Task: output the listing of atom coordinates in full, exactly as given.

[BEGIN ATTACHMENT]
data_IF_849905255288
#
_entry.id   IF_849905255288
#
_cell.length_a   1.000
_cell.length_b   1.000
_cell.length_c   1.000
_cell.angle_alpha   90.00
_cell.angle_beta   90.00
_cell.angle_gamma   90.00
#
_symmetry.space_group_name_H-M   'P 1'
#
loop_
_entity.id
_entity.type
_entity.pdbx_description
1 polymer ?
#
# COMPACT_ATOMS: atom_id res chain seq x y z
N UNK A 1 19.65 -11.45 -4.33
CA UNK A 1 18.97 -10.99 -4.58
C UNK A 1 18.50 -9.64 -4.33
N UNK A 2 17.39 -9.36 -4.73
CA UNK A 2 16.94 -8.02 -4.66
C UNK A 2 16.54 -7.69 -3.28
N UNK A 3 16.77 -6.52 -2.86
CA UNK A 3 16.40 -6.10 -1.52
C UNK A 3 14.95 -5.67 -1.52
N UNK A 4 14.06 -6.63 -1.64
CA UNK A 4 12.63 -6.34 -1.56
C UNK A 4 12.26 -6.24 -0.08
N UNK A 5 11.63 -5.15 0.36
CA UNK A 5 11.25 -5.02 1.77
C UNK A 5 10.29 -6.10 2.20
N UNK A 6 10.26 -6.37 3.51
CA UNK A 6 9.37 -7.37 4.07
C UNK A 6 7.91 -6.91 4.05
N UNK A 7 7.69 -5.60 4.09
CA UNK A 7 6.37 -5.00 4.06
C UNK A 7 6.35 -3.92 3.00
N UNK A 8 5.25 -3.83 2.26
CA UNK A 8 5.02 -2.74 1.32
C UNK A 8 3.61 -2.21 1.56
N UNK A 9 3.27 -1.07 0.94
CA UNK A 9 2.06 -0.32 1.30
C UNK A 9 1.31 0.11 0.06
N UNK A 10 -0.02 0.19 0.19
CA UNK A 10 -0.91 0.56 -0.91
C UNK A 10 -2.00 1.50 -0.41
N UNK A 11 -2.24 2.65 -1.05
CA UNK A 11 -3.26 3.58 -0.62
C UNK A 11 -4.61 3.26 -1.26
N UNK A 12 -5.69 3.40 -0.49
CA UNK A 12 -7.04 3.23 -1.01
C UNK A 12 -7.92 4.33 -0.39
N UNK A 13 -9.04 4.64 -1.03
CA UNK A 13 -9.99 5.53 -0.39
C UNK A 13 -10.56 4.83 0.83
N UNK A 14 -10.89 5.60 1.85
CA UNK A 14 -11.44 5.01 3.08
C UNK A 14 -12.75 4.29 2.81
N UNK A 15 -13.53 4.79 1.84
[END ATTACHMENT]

data_IF_849905255288
#
_entry.id   IF_849905255288
#
_cell.length_a   1.000
_cell.length_b   1.000
_cell.length_c   1.000
_cell.angle_alpha   90.00
_cell.angle_beta   90.00
_cell.angle_gamma   90.00
#
_symmetry.space_group_name_H-M   'P 1'
#
loop_
_entity.id
_entity.type
_entity.pdbx_description
1 polymer ?
#
# COMPACT_ATOMS: atom_id res chain seq x y z
N UNK A 1 19.65 -11.45 -4.33
CA UNK A 1 18.97 -10.99 -4.58
C UNK A 1 18.50 -9.64 -4.33
N UNK A 2 17.39 -9.36 -4.73
CA UNK A 2 16.94 -8.02 -4.66
C UNK A 2 16.54 -7.69 -3.28
N UNK A 3 16.77 -6.52 -2.86
CA UNK A 3 16.40 -6.10 -1.52
C UNK A 3 14.95 -5.67 -1.52
N UNK A 4 14.06 -6.63 -1.64
CA UNK A 4 12.63 -6.34 -1.56
C UNK A 4 12.26 -6.24 -0.08
N UNK A 5 11.63 -5.15 0.36
CA UNK A 5 11.25 -5.02 1.77
C UNK A 5 10.29 -6.10 2.20
N UNK A 6 10.26 -6.37 3.51
CA UNK A 6 9.37 -7.37 4.07
C UNK A 6 7.91 -6.91 4.05
N UNK A 7 7.69 -5.60 4.09
CA UNK A 7 6.37 -5.00 4.06
C UNK A 7 6.35 -3.92 3.00
N UNK A 8 5.25 -3.83 2.26
CA UNK A 8 5.02 -2.74 1.32
C UNK A 8 3.61 -2.21 1.56
N UNK A 9 3.27 -1.07 0.94
CA UNK A 9 2.06 -0.32 1.30
C UNK A 9 1.31 0.11 0.06
N UNK A 10 -0.02 0.19 0.19
CA UNK A 10 -0.91 0.56 -0.91
C UNK A 10 -2.00 1.50 -0.41
N UNK A 11 -2.24 2.65 -1.05
CA UNK A 11 -3.26 3.58 -0.62
C UNK A 11 -4.61 3.26 -1.26
N UNK A 12 -5.69 3.40 -0.49
CA UNK A 12 -7.04 3.23 -1.01
C UNK A 12 -7.92 4.33 -0.39
N UNK A 13 -9.04 4.64 -1.03
CA UNK A 13 -9.99 5.53 -0.39
C UNK A 13 -10.56 4.83 0.83
N UNK A 14 -10.89 5.60 1.85
CA UNK A 14 -11.44 5.01 3.08
C UNK A 14 -12.75 4.29 2.81
N UNK A 15 -13.53 4.79 1.84